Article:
Fine Gael Cork East Deputy, Tom Barry, has today (Wednesday) has said that two significant incentives contained in the new Rural Development Programme (RDP) will greatly aid Irish tillage farmers. The RDP, as unveiled by the Minister for Agriculture, Simon Coveney TD, includes more than €12.5 billion in funding for the agricultural sector up to 2020.
“The first measure, which I have been lobbying in favour of for some time, will grant-aid storage facilities for tillage farms. The benefits of having slurry on tillage farms are enormous, from a number of perspectives.
“Firstly, it will allow slurries to be transported from high production areas, such as piggeries, to tillage farms and for the slurry to be used at optimal periods of growth on tillage land. Up to now, slurry is often being spread at times of the year when most of the nitrogen is lost into the atmosphere. If the slurry is on-site it can be used and incorporated into the soil with up to 60% of the nitrogen being available to the plants. All of the phosphates and potash (p&ks) that a plant requires will also be delivered. This would mean a dramatic reduction in the amount of inorganic or artificial fertilisers required by the farmer.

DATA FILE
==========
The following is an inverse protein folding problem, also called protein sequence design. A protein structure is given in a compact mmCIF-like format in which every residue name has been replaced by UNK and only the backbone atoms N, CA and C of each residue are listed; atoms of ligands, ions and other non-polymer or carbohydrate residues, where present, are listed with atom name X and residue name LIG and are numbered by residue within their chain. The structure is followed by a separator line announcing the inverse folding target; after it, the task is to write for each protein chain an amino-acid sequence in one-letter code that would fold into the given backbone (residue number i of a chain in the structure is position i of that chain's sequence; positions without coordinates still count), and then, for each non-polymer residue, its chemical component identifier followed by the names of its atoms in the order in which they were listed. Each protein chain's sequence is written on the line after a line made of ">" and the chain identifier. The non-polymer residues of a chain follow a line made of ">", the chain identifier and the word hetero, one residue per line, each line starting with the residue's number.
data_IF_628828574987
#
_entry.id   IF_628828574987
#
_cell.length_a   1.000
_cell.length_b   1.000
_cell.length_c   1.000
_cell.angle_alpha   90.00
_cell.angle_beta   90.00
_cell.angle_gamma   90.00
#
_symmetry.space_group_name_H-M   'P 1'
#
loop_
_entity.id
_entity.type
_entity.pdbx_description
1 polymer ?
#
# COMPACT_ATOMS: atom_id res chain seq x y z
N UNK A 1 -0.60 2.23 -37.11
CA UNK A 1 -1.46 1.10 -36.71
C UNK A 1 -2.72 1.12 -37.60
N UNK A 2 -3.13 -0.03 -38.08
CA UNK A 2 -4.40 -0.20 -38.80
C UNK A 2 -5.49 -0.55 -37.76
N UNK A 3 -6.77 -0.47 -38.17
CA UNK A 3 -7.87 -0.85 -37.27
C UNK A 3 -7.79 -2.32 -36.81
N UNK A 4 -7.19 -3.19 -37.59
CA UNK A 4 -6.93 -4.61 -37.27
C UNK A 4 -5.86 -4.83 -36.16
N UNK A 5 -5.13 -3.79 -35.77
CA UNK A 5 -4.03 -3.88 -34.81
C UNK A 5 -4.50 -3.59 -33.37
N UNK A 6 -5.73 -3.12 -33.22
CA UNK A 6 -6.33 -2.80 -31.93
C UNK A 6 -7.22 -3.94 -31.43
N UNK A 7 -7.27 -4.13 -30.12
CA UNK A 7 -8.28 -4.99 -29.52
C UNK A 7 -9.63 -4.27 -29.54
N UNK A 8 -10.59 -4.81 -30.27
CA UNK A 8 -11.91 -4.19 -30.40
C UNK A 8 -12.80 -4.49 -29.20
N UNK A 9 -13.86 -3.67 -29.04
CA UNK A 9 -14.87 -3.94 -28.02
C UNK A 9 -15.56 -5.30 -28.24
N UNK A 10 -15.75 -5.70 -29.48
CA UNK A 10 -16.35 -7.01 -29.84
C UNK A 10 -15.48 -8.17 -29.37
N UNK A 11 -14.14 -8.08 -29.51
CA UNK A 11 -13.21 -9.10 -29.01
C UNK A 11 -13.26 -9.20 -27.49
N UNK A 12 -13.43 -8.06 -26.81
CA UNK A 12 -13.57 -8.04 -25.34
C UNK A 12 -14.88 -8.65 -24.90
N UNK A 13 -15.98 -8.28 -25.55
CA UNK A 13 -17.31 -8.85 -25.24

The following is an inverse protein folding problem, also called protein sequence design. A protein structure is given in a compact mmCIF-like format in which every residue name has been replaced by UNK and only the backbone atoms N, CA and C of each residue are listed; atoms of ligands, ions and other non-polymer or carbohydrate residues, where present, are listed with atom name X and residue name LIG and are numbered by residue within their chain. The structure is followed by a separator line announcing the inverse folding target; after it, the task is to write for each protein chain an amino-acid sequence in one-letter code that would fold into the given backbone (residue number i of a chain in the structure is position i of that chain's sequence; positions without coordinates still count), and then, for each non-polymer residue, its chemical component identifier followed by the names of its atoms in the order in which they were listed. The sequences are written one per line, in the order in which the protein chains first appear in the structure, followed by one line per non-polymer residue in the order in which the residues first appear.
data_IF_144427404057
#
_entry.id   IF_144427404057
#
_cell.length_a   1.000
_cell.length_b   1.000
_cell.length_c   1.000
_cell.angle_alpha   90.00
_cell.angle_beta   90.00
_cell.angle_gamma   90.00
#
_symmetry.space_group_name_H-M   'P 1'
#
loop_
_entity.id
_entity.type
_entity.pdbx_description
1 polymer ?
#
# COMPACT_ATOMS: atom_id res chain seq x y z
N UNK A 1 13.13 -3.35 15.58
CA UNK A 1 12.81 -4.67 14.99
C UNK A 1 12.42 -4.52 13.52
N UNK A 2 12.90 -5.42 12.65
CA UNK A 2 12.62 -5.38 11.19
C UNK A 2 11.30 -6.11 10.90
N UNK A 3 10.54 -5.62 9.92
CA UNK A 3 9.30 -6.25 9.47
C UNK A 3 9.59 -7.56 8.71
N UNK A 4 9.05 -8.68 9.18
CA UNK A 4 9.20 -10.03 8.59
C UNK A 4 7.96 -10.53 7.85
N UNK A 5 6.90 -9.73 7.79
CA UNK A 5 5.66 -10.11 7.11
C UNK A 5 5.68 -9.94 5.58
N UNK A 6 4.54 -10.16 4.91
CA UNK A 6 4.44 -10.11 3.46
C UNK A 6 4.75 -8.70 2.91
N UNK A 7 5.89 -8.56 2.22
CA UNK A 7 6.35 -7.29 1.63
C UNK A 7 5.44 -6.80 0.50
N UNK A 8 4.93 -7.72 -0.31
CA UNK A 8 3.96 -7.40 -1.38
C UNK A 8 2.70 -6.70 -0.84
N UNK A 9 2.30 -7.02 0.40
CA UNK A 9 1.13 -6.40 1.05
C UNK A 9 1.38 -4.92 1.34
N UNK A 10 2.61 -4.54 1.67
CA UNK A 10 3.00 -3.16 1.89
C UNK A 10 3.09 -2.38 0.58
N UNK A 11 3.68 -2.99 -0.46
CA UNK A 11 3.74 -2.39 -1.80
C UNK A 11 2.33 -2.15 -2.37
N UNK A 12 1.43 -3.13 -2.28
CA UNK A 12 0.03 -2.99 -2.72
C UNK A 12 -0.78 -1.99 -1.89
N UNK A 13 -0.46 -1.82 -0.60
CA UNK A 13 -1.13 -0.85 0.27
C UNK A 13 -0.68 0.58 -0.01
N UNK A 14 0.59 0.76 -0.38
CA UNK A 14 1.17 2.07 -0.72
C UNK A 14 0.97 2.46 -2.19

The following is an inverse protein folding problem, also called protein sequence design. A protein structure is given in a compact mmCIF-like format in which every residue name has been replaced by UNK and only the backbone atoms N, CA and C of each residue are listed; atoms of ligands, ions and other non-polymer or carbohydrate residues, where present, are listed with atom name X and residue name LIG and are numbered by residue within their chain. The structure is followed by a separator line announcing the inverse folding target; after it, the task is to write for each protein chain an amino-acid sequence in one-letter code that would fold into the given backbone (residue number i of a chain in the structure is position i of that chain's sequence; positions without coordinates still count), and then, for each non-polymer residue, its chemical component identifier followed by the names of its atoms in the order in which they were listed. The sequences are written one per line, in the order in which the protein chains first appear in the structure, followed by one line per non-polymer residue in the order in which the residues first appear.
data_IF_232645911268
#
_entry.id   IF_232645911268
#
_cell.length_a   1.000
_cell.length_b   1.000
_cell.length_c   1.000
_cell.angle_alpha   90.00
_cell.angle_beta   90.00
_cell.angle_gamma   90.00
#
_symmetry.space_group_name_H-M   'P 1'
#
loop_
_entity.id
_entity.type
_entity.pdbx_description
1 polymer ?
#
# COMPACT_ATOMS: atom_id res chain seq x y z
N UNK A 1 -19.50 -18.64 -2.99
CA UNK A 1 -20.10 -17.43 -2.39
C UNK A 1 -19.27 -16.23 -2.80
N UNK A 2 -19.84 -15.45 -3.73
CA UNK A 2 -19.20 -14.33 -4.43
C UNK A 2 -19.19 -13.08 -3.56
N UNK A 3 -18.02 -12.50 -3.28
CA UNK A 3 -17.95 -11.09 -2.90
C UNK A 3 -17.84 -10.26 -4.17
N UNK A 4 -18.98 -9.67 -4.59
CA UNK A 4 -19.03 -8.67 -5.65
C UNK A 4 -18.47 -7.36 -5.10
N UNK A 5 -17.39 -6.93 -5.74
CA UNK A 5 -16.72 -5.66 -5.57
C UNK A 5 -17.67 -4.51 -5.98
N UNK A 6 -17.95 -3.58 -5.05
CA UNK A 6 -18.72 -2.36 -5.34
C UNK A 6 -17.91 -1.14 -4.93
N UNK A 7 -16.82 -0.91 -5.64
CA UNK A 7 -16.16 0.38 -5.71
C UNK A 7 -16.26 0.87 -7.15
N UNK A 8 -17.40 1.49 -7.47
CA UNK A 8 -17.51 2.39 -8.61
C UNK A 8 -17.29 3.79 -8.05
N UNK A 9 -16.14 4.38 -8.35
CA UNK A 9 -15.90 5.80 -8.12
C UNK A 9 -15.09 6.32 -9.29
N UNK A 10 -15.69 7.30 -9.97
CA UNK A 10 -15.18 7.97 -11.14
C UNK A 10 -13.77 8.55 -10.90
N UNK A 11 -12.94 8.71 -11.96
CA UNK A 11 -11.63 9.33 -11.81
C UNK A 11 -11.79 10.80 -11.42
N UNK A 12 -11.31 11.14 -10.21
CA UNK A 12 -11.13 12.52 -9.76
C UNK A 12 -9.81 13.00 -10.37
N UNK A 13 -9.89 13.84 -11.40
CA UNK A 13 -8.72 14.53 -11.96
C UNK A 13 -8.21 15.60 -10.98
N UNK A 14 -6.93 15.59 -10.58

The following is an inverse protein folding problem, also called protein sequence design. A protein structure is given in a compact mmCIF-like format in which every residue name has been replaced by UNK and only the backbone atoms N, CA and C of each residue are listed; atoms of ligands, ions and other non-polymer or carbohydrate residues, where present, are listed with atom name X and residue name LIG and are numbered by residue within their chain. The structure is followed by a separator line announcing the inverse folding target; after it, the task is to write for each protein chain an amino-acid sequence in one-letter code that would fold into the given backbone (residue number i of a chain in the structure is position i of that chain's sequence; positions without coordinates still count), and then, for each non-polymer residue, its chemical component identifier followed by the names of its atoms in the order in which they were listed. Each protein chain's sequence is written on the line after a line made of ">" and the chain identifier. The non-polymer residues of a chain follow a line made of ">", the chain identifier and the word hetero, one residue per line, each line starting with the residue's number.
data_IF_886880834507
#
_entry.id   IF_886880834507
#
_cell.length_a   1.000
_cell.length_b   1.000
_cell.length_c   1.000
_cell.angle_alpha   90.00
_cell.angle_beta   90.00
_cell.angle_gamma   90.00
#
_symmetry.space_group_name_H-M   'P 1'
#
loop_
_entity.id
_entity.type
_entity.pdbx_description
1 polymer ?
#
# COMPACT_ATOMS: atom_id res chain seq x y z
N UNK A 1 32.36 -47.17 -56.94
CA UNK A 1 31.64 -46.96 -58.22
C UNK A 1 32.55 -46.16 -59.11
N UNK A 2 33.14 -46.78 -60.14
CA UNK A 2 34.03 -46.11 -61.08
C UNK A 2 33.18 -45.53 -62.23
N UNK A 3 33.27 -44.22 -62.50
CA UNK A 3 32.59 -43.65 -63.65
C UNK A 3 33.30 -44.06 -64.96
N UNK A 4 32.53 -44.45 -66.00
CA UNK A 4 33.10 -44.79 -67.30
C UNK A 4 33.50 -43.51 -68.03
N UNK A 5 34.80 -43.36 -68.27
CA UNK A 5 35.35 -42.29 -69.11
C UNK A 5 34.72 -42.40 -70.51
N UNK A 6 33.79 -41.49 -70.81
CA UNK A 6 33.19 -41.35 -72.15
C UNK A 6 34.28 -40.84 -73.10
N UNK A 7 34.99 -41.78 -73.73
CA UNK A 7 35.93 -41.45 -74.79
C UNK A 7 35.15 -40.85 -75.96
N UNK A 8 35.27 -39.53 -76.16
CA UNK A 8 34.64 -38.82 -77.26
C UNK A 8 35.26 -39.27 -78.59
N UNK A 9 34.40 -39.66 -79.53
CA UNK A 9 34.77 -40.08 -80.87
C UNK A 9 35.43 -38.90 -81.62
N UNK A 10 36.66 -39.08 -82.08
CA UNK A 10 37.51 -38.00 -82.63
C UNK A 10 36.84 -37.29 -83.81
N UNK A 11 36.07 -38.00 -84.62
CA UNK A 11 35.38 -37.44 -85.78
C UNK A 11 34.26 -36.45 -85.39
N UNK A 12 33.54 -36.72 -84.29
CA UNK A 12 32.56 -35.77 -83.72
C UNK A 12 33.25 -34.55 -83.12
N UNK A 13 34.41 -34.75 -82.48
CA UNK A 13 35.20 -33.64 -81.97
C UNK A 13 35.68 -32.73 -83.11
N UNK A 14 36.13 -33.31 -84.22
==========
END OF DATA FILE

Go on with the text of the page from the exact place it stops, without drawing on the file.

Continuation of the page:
“This will lead to a huge cost saving but, more importantly, it will lead to a huge reduction in greenhouse gas emissions, as 60% of these emissions from arable farming comes from artificial fertiliser usage. All of these artificial fertilisers are imported. I have been promoting this initiative for a number of years now and I am delighted that Minister Coveney and his officials have recognised the importance of it by agreeing to allocate funding from the RDP towards this measure.
“The second agreed measure in the RDP will incentivise the growing of protein crops. Most of the protein that we get at present consists of soya beans from America; meaning that when we had a shortage of soya bean and protein, it put our whole beef and dairy industry at jeopardy. We need to build up our own stock of protein crops, which act as a buffer against the volatility of the markets. As we saw from the fodder crisis last year, our huge export industry can become vulnerable if any one of the major inputs becomes scarce.
“Last year while the main problem was fodder, there was also a lingering scarcity of soya beans, both in terms of availability and price. When I visited the Secretary General of Agriculture for the European Union in Brussels, he was most concerned by my submissions regarding protein. I am delighted that Minister Coveney has seen fit to incentivise protein crops which will not only safeguard our dairy and beef industries, it will also bring a very valuable break crop for rotational purposes which is essential for good farming practice.”